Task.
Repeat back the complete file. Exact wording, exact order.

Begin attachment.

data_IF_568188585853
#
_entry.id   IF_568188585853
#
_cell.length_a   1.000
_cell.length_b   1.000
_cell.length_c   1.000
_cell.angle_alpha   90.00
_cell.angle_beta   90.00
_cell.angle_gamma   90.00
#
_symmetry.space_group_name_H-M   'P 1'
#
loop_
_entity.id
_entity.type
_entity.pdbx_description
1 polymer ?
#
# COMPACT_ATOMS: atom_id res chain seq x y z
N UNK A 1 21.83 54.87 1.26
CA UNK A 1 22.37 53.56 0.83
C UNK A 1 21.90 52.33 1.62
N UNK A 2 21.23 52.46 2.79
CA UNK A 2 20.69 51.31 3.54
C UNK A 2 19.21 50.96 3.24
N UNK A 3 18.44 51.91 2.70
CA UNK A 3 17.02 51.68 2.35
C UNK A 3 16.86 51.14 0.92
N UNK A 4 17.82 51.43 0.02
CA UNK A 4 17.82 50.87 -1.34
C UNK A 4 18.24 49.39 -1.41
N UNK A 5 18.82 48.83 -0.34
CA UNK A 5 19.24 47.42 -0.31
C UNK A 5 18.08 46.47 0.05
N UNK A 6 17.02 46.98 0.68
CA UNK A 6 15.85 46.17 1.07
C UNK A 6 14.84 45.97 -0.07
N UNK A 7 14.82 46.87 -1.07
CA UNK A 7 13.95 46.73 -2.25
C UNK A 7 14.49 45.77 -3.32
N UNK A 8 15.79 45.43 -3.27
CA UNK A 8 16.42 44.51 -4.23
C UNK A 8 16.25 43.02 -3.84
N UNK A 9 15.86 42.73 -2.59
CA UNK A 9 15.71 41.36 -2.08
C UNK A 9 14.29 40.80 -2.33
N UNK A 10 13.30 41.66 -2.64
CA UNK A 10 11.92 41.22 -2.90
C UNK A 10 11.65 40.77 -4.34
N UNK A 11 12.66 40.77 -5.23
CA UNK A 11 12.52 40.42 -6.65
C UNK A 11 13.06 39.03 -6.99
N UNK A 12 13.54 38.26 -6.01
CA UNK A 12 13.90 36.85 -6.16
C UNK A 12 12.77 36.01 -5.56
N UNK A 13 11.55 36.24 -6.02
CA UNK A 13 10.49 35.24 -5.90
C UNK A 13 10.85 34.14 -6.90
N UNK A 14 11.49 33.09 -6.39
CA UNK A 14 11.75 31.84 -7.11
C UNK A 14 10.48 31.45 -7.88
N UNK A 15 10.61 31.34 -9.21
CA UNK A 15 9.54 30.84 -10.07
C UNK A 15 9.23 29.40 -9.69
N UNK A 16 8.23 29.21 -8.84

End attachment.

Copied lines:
data_IF_568188585853
#
_entry.id   IF_568188585853
#
_cell.length_a   1.000
_cell.length_b   1.000
_cell.length_c   1.000
_cell.angle_alpha   90.00
_cell.angle_beta   90.00
_cell.angle_gamma   90.00
#
_symmetry.space_group_name_H-M   'P 1'
#
loop_
_entity.id
_entity.type
_entity.pdbx_description
1 polymer ?
#
# COMPACT_ATOMS: atom_id res chain seq x y z
N UNK A 1 21.83 54.87 1.26
CA UNK A 1 22.37 53.56 0.83
C UNK A 1 21.90 52.33 1.62
N UNK A 2 21.23 52.46 2.79
CA UNK A 2 20.69 51.31 3.54
C UNK A 2 19.21 50.96 3.24
N UNK A 3 18.44 51.91 2.70
CA UNK A 3 17.02 51.68 2.35
C UNK A 3 16.86 51.14 0.92
N UNK A 4 17.82 51.43 0.02
CA UNK A 4 17.82 50.87 -1.34
C UNK A 4 18.24 49.39 -1.41
N UNK A 5 18.82 48.83 -0.34
CA UNK A 5 19.24 47.42 -0.31
C UNK A 5 18.08 46.47 0.05
N UNK A 6 17.02 46.98 0.68
CA UNK A 6 15.85 46.17 1.07
C UNK A 6 14.84 45.97 -0.07
N UNK A 7 14.82 46.87 -1.07
CA UNK A 7 13.95 46.73 -2.25
C UNK A 7 14.49 45.77 -3.32
N UNK A 8 15.79 45.43 -3.27
CA UNK A 8 16.42 44.51 -4.23
C UNK A 8 16.25 43.02 -3.84
N UNK A 9 15.86 42.73 -2.59
CA UNK A 9 15.71 41.36 -2.08
C UNK A 9 14.29 40.80 -2.33
N UNK A 10 13.30 41.66 -2.64
CA UNK A 10 11.92 41.22 -2.90
C UNK A 10 11.65 40.77 -4.34
N UNK A 11 12.66 40.77 -5.23
CA UNK A 11 12.52 40.42 -6.65
C UNK A 11 13.06 39.03 -6.99
N UNK A 12 13.54 38.26 -6.01
CA UNK A 12 13.90 36.85 -6.16
C UNK A 12 12.77 36.01 -5.56
N UNK A 13 11.55 36.24 -6.02
CA UNK A 13 10.49 35.24 -5.90
C UNK A 13 10.85 34.14 -6.90
N UNK A 14 11.49 33.09 -6.39
CA UNK A 14 11.75 31.84 -7.11
C UNK A 14 10.48 31.45 -7.88
N UNK A 15 10.61 31.34 -9.21
CA UNK A 15 9.54 30.84 -10.07
C UNK A 15 9.23 29.40 -9.69
N UNK A 16 8.23 29.21 -8.84